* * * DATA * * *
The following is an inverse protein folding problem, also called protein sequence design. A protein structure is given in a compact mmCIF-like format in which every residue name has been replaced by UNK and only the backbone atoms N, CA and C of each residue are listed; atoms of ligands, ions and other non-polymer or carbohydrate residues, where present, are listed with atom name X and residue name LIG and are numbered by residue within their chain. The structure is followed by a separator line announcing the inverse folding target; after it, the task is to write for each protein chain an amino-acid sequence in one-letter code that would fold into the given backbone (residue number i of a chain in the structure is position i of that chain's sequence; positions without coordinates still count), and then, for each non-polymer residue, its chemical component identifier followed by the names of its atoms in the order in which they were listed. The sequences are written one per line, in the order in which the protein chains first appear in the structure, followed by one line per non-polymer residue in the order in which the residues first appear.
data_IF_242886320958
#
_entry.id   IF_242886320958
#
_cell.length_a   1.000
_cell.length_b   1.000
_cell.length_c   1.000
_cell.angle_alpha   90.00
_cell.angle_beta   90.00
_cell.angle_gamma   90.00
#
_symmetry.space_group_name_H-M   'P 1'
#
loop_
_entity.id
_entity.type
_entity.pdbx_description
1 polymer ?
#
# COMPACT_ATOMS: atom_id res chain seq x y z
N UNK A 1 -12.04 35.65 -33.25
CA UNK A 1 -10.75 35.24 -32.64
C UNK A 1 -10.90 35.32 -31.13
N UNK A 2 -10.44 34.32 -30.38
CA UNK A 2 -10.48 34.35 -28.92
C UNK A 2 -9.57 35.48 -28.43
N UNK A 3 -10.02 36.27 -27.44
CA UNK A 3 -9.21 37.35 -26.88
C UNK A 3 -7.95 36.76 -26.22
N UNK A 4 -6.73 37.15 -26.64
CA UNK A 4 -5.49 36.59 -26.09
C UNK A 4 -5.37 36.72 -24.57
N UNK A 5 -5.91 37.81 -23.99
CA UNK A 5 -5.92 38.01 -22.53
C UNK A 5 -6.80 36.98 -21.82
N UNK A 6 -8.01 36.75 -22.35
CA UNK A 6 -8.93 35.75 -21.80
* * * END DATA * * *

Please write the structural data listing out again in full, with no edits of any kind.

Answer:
The following is an inverse protein folding problem, also called protein sequence design. A protein structure is given in a compact mmCIF-like format in which every residue name has been replaced by UNK and only the backbone atoms N, CA and C of each residue are listed; atoms of ligands, ions and other non-polymer or carbohydrate residues, where present, are listed with atom name X and residue name LIG and are numbered by residue within their chain. The structure is followed by a separator line announcing the inverse folding target; after it, the task is to write for each protein chain an amino-acid sequence in one-letter code that would fold into the given backbone (residue number i of a chain in the structure is position i of that chain's sequence; positions without coordinates still count), and then, for each non-polymer residue, its chemical component identifier followed by the names of its atoms in the order in which they were listed. The sequences are written one per line, in the order in which the protein chains first appear in the structure, followed by one line per non-polymer residue in the order in which the residues first appear.
data_IF_242886320958
#
_entry.id   IF_242886320958
#
_cell.length_a   1.000
_cell.length_b   1.000
_cell.length_c   1.000
_cell.angle_alpha   90.00
_cell.angle_beta   90.00
_cell.angle_gamma   90.00
#
_symmetry.space_group_name_H-M   'P 1'
#
loop_
_entity.id
_entity.type
_entity.pdbx_description
1 polymer ?
#
# COMPACT_ATOMS: atom_id res chain seq x y z
N UNK A 1 -12.04 35.65 -33.25
CA UNK A 1 -10.75 35.24 -32.64
C UNK A 1 -10.90 35.32 -31.13
N UNK A 2 -10.44 34.32 -30.38
CA UNK A 2 -10.48 34.35 -28.92
C UNK A 2 -9.57 35.48 -28.43
N UNK A 3 -10.02 36.27 -27.44
CA UNK A 3 -9.21 37.35 -26.88
C UNK A 3 -7.95 36.76 -26.22
N UNK A 4 -6.73 37.15 -26.64
CA UNK A 4 -5.49 36.59 -26.09
C UNK A 4 -5.37 36.72 -24.57
N UNK A 5 -5.91 37.81 -23.99
CA UNK A 5 -5.92 38.01 -22.53
C UNK A 5 -6.80 36.98 -21.82
N UNK A 6 -8.01 36.75 -22.35
CA UNK A 6 -8.93 35.75 -21.80